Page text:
various kinds of partnerships. and human employees. The three sectors differ dramatically with regard to the types of formal organizations that operate within them. anything from lawn care to bond trading.same time. but they are not 2 . volunteer fire departments).. and proprietorships. and community sector organizations match and thus facilitate collaboration between donors and beneficiaries. coercion such as via regulations and laws in the state. few organizations perfectly fit this simplified model. As we explain later.g. the state sector contains formal organizations such as the offices. types of formal organization include publicly-traded as well as privately-held corporations. charities. subjectively-determined structures such as cultures.g. Under the federal system of government. they may be embodied in formal organizations with legal boundaries. however. and norms). state and local spans of jurisdiction. these three orientations (that is. and cooperation in the community sector) help differentiate sectors. and various Councils). In the market sector. religious organizations.. In the market. the types of formal organizations vary even more dramatically. businesses compete to make sales or acquire investors while state organizations ultimately rely upon revenues coerced through taxation and service fees (though borrowing is also common). Some of the organizations in the community sector act like businesses in that they provide goods and services for fee-paying participants (e. social institutions may be manifested formal organizations (as well as in more informal. including national. These institutions provide a valuable foundation in which economic activity can flourish.g. Resource acquisition The three sectors also differ with respect to how they acquire resources allowing their continued operation. agencies and directorates operating within the executive branch (including everything from the President‘s office to the IRS and the US military). habits. physical assets. Within the community sector. House of Representatives. and of course families. suggesting that they are like public goods in that providing it to one person provides it to all. Analyzing the Sectors Each of the three sectors of society is associated with a set of structures and processes that can be used to differentiate and compare them. and the different types of courts and criminal justice administrations operating within the judicial branch.e. Key predictors of the growth and development of many modern economies and societies are the complexity and development of their social institutions and the level of trust and cooperation that institutions in those societies elicit from community members. non-governmental organizations such as GreenPeace). In the US. the various assemblies and committees operating within the legislative branch (including the US Senate. these formal organizations can function at different levels of scale. Stereotypically. pursue an incredibly wide variety of activities.. non-profit hospitals and private schools). Formal organizations As noted above. regional. competition/innovation in the market. These formal types of organization may. including everything from NGO‘s (i. professional associations and organized interest groups which arguably may include labor unions). others provide goods and services for dues-paying members (e. in turn. to volunteer organizations. still others follow a more stereotypical donor/beneficiary system (e.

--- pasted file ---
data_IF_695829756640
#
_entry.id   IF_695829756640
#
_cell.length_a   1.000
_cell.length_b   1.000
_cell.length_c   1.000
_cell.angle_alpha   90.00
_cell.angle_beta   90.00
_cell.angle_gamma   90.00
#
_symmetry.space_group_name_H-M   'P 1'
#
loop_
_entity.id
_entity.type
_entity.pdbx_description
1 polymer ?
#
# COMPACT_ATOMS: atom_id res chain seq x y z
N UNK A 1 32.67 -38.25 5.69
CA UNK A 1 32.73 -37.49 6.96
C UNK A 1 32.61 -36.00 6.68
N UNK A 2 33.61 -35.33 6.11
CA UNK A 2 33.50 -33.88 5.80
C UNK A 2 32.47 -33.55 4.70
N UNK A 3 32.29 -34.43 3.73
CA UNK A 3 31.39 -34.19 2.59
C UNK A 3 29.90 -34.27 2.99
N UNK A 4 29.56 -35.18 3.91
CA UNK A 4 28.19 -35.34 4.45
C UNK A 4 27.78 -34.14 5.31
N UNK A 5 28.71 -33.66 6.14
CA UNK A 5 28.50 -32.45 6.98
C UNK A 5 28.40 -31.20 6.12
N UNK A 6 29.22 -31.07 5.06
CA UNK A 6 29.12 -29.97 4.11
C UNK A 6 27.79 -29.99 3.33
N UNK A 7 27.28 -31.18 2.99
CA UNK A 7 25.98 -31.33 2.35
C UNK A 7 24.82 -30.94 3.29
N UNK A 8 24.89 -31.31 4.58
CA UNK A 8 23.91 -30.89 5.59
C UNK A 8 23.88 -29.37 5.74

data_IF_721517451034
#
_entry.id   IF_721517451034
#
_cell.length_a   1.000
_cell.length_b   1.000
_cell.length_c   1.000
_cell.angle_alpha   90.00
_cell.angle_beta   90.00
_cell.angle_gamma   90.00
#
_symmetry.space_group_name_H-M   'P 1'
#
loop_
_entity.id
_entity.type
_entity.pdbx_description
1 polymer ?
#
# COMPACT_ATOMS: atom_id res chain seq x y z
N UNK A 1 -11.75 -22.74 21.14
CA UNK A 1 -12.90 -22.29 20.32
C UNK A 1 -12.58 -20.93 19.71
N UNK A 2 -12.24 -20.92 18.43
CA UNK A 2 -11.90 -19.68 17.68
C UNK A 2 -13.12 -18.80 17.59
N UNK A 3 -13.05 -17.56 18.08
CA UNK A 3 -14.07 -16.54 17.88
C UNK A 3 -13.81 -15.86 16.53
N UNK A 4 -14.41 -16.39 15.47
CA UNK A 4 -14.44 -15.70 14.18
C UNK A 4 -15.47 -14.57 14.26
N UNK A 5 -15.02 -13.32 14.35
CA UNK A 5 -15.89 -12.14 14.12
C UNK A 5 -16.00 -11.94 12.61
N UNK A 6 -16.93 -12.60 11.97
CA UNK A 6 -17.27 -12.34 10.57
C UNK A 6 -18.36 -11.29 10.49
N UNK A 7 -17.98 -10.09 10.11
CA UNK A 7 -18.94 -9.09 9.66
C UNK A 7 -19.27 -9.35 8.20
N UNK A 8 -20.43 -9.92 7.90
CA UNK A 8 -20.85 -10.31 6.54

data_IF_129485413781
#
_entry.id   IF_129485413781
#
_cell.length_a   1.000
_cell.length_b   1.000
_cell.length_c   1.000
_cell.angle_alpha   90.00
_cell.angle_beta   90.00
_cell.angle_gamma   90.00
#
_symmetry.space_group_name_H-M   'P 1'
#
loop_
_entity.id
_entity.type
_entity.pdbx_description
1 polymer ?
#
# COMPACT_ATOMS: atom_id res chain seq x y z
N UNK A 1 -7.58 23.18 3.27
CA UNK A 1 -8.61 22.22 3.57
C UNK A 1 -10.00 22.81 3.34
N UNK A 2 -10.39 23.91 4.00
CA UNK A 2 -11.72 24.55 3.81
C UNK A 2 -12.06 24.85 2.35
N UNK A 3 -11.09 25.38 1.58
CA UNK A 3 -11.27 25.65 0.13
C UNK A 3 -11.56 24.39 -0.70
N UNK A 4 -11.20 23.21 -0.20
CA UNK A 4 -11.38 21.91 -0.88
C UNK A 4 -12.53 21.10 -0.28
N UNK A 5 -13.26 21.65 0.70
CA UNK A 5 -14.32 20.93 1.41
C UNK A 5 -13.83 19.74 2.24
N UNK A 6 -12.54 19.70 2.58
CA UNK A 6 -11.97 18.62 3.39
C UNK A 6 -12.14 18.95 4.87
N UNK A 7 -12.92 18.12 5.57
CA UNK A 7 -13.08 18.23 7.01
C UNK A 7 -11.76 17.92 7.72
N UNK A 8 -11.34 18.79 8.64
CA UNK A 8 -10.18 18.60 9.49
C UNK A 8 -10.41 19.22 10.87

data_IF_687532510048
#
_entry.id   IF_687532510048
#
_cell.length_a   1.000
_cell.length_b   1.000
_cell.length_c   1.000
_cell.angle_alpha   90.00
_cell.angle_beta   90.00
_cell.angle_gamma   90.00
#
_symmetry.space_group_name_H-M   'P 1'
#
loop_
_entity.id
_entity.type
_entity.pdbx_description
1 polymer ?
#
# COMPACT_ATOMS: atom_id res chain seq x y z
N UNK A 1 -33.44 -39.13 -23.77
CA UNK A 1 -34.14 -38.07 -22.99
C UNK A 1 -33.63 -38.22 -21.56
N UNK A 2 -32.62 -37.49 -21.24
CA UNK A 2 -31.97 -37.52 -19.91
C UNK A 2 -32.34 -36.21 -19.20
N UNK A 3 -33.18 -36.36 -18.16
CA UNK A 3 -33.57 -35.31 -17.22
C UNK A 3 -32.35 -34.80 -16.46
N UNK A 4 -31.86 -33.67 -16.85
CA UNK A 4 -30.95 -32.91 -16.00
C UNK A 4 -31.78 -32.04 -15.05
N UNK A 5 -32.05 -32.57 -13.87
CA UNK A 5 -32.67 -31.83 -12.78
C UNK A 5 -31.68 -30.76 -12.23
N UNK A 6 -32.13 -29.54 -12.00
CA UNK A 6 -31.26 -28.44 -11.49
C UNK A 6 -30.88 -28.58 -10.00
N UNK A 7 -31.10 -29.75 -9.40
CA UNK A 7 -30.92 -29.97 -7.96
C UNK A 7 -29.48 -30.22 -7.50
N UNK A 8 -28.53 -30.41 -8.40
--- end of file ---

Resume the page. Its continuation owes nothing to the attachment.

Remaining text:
power is a critical currency. The formal organizations in this sector are expected to maximize efficiency. In the market.. in the market. freedom of action and information is critical. Moreover. social relations work along boundaries erected to define groups and differentiate different communities. pay) and resources are typically distributed in the form of dividends. national security. and nonprofits such as advocacy organizations seek to coerce behavioral change (e. For markets to function effectively they must be competitive.g. with regard to recycling). social relations are structured with respect to defining those interactions that are inside versus those outside the group. In the United States and many other nations that rely on a participatory democratic political system.g.e. currencies Institutions in the market.exclusive to any one sector. values. Voting citizens are a prioritized group. grant cycle in some organizations. public health. national governments appear to compete for geopolitical influence. the state.. donors. such as the next earnings quarter or purchasing cycle. is to serve the people. care. annual report or program cycle in others). such as between a governing body and the governed. Priority is given to members. investors/shareholders and customers are among the most important participants and the time-frames that dictate interactions depend on the duration of the anticipated relationship which may be increasingly short-term. to public safety. The language of rights is often used to understand goals in this sector and institutions and so community organizations are largely designed to provide support. and beneficiaries. broadly speaking. buyers must be able to refuse to purchase from a particular seller and sellers (in general) must be free to withdraw goods they cannot sell for a reasonable return. The community sector‘s key currencies that shape and guide activity include social bonds. the voting cycle is a critical timeframe dictating interactions in many aspects of government. or entitlements such as Medicare and Medicaid. Resources are distributed in the form of services such as defense or sanitation. resources may be distributed in many different forms. and the desire for prestige or status. Thus. As a result. education. Goals. In the community sector. the primary goal is economic value creation (through innovation or other means) and the consequential profit or remuneration (i. different criteria for making decisions. For example. earnings or salary. For example. For example. and regulation of market sector practices that may cause harm. providing everything from the rule of law and the administration of justice. and the relevant time frames once again vary depending upon the organization (e. obligations. and their voting and lobbying behaviors are critical to their influence. the goal of the state. As a result. and benevolence. decision criteria. similar power actors engage in transactions such as those between buyers and suppliers or between competitors. 3 .. a hierarchy of social relations appears to dominate. businesses appear to collaborate toward shared benefit such as with joint ventures and alliances. In the state sector. Thus. Structure of social relations The institutionalized structure of social relations among actors also prototypically varies across sectors. Institutions associated with the state sector are entirely different. and different ―currencies‖ that are generated and exchanged through social interaction. and the community sectors also have different goals.